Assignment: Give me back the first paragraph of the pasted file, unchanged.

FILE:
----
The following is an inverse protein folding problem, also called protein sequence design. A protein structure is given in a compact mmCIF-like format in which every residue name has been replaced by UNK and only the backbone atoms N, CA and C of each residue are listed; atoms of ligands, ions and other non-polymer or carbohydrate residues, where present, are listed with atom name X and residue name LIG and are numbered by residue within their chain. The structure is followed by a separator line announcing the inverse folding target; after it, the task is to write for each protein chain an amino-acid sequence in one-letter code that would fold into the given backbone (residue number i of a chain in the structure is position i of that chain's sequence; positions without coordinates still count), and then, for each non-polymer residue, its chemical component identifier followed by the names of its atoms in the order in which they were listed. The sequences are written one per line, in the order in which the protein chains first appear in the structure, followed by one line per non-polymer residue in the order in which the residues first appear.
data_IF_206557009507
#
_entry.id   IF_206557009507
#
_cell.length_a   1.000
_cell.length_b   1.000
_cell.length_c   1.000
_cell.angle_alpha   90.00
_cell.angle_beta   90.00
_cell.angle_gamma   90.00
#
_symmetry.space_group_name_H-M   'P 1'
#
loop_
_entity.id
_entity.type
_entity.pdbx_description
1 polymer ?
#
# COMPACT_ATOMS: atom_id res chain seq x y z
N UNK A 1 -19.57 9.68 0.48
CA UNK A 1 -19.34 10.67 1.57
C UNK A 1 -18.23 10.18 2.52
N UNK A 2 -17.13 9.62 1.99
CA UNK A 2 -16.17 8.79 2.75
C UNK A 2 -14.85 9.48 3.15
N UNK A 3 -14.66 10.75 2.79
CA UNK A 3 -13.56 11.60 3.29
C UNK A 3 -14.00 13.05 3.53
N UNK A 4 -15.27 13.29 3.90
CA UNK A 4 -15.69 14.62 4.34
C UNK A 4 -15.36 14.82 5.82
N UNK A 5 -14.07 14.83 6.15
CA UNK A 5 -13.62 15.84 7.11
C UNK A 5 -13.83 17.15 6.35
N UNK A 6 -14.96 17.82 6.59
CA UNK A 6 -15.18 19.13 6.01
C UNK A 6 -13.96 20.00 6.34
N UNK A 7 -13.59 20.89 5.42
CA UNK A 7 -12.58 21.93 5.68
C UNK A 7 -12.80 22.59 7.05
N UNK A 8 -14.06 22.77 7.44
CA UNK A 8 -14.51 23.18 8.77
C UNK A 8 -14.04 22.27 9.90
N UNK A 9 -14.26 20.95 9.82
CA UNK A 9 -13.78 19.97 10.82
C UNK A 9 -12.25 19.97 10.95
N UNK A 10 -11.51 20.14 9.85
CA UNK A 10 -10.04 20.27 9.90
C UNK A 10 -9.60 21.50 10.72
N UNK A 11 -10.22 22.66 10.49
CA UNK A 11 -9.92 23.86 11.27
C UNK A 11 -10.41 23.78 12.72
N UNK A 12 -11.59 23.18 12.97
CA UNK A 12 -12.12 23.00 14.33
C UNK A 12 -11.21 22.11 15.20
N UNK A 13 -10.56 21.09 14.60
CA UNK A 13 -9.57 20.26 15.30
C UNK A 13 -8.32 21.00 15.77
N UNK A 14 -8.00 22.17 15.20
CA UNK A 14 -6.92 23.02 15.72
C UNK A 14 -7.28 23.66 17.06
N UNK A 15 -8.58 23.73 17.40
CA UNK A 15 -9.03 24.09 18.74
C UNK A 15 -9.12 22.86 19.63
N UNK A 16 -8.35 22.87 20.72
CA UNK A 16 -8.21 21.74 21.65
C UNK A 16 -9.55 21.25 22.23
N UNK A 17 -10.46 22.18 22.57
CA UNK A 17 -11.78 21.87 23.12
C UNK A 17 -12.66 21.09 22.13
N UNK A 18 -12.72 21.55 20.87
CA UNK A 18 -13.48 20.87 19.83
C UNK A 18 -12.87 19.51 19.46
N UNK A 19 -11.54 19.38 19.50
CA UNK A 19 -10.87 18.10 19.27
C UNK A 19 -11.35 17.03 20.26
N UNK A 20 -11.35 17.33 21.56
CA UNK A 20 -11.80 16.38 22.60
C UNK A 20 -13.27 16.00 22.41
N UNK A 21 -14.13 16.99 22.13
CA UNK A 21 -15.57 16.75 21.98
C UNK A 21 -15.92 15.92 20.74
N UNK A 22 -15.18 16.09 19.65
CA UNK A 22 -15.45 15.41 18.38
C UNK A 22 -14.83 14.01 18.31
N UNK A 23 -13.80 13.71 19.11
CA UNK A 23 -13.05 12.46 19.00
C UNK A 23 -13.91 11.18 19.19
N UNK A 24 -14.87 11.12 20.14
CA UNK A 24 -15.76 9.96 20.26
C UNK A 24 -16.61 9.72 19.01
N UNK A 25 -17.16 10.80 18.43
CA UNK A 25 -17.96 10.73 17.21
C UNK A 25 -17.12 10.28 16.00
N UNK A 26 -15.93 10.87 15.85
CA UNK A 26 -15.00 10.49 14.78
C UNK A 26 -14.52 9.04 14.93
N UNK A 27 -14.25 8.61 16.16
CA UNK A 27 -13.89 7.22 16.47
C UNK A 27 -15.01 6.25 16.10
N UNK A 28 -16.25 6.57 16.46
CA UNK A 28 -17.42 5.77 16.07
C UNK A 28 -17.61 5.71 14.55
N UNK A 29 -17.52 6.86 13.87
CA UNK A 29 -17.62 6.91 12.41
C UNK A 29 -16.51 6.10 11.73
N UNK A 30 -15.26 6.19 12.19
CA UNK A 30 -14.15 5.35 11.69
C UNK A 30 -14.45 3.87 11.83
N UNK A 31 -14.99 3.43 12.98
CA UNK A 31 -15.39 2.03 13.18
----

The following is an inverse protein folding problem, also called protein sequence design. A protein structure is given in a compact mmCIF-like format in which every residue name has been replaced by UNK and only the backbone atoms N, CA and C of each residue are listed; atoms of ligands, ions and other non-polymer or carbohydrate residues, where present, are listed with atom name X and residue name LIG and are numbered by residue within their chain. The structure is followed by a separator line announcing the inverse folding target; after it, the task is to write for each protein chain an amino-acid sequence in one-letter code that would fold into the given backbone (residue number i of a chain in the structure is position i of that chain's sequence; positions without coordinates still count), and then, for each non-polymer residue, its chemical component identifier followed by the names of its atoms in the order in which they were listed. The sequences are written one per line, in the order in which the protein chains first appear in the structure, followed by one line per non-polymer residue in the order in which the residues first appear.